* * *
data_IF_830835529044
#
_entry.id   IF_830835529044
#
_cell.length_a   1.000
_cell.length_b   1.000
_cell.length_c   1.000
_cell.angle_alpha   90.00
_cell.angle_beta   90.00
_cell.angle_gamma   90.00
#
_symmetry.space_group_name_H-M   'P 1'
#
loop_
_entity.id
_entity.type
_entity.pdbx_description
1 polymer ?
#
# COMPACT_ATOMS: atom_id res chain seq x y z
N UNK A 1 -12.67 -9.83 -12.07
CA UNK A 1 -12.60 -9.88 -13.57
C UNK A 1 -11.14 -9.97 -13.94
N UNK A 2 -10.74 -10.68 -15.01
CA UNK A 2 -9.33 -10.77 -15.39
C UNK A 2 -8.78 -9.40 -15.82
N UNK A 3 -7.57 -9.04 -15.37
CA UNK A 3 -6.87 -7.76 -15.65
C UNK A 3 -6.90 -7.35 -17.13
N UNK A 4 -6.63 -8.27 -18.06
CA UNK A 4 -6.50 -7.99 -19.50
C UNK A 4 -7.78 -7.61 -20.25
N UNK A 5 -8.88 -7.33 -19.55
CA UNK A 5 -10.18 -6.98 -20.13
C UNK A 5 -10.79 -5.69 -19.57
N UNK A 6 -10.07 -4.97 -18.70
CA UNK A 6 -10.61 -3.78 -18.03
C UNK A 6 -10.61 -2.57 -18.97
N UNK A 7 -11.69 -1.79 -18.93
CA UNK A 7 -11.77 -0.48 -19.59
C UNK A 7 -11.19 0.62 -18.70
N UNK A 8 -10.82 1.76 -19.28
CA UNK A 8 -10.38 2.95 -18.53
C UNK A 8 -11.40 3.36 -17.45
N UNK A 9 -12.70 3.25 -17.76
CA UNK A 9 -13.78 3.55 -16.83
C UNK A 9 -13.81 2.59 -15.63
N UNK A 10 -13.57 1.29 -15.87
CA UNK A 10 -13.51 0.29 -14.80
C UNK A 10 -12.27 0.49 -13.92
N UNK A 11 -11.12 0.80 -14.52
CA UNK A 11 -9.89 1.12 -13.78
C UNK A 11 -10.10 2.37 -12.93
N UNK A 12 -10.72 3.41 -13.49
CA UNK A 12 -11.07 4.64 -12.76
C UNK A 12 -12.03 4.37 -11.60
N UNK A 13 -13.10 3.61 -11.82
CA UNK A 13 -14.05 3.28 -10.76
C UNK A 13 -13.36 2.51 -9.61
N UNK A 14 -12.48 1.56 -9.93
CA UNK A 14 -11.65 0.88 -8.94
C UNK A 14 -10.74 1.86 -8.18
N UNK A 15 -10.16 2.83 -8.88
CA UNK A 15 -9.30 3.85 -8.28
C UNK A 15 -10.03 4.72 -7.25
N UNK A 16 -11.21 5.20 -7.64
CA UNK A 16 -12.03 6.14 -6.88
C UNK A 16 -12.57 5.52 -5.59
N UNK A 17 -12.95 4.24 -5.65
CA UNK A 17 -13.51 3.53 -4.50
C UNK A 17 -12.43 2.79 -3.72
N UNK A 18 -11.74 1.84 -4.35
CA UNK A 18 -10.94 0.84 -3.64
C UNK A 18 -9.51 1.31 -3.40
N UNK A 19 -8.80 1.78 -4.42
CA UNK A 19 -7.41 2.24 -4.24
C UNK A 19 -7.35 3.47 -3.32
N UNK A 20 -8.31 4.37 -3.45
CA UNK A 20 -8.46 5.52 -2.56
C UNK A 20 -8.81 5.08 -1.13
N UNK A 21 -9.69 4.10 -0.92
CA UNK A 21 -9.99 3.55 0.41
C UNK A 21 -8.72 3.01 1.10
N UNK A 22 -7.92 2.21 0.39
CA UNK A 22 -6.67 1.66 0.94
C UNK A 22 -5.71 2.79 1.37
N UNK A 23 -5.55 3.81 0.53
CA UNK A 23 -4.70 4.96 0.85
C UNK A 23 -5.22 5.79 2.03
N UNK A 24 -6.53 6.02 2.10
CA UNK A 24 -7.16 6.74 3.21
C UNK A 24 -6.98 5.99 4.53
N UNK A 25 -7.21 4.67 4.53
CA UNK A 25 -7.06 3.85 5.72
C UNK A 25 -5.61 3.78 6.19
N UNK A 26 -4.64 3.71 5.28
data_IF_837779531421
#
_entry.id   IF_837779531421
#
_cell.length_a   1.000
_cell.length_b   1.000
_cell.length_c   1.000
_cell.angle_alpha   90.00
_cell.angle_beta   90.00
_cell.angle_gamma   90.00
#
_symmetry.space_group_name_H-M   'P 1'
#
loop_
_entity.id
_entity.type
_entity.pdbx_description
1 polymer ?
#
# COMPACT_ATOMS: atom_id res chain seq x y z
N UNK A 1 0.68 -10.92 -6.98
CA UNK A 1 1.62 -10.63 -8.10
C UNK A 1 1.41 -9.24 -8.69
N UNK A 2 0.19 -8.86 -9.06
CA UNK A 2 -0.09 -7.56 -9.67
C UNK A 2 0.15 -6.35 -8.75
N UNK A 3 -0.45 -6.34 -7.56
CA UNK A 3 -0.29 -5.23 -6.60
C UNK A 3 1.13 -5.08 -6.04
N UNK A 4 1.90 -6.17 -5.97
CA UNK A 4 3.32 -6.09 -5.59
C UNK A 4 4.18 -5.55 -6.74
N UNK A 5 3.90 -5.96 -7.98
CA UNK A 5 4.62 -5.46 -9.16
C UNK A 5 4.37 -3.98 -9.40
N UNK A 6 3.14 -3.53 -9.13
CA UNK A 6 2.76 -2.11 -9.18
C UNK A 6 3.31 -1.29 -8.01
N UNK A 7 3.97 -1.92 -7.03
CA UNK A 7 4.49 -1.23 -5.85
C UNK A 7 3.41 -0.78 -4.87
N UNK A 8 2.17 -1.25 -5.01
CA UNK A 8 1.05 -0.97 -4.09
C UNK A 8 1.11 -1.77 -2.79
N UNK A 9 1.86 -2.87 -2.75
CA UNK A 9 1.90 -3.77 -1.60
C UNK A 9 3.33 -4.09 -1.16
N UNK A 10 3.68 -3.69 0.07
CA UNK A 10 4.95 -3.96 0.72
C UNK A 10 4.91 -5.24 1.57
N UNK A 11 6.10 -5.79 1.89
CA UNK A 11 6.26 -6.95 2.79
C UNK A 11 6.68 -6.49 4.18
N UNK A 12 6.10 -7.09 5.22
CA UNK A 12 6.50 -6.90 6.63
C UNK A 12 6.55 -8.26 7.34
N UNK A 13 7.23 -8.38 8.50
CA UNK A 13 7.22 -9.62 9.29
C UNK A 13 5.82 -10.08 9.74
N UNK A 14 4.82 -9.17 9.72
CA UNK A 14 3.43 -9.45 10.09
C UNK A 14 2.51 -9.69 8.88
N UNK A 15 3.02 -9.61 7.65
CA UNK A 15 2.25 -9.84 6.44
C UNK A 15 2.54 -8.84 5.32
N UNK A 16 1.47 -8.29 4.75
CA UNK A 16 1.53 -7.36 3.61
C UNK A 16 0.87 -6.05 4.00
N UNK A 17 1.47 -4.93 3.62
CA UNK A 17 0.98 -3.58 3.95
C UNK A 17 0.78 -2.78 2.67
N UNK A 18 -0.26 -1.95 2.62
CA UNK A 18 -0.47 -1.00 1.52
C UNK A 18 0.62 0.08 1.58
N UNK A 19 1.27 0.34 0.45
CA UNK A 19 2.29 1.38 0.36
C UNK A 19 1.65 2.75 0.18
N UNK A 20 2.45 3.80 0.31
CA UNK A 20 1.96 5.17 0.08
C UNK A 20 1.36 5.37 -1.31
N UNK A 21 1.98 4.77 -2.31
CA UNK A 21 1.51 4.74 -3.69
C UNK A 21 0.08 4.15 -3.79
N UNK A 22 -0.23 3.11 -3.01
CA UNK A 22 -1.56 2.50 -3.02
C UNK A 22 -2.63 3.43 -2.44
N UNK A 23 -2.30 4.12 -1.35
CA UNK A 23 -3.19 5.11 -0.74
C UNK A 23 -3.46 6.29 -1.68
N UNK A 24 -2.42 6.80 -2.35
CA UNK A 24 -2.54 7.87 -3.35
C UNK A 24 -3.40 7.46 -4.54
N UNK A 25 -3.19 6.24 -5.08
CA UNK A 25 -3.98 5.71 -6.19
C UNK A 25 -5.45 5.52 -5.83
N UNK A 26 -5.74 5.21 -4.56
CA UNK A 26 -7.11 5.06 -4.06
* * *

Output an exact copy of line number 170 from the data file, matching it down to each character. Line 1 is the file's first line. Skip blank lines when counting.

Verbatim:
C UNK A 18 0.62 0.08 1.58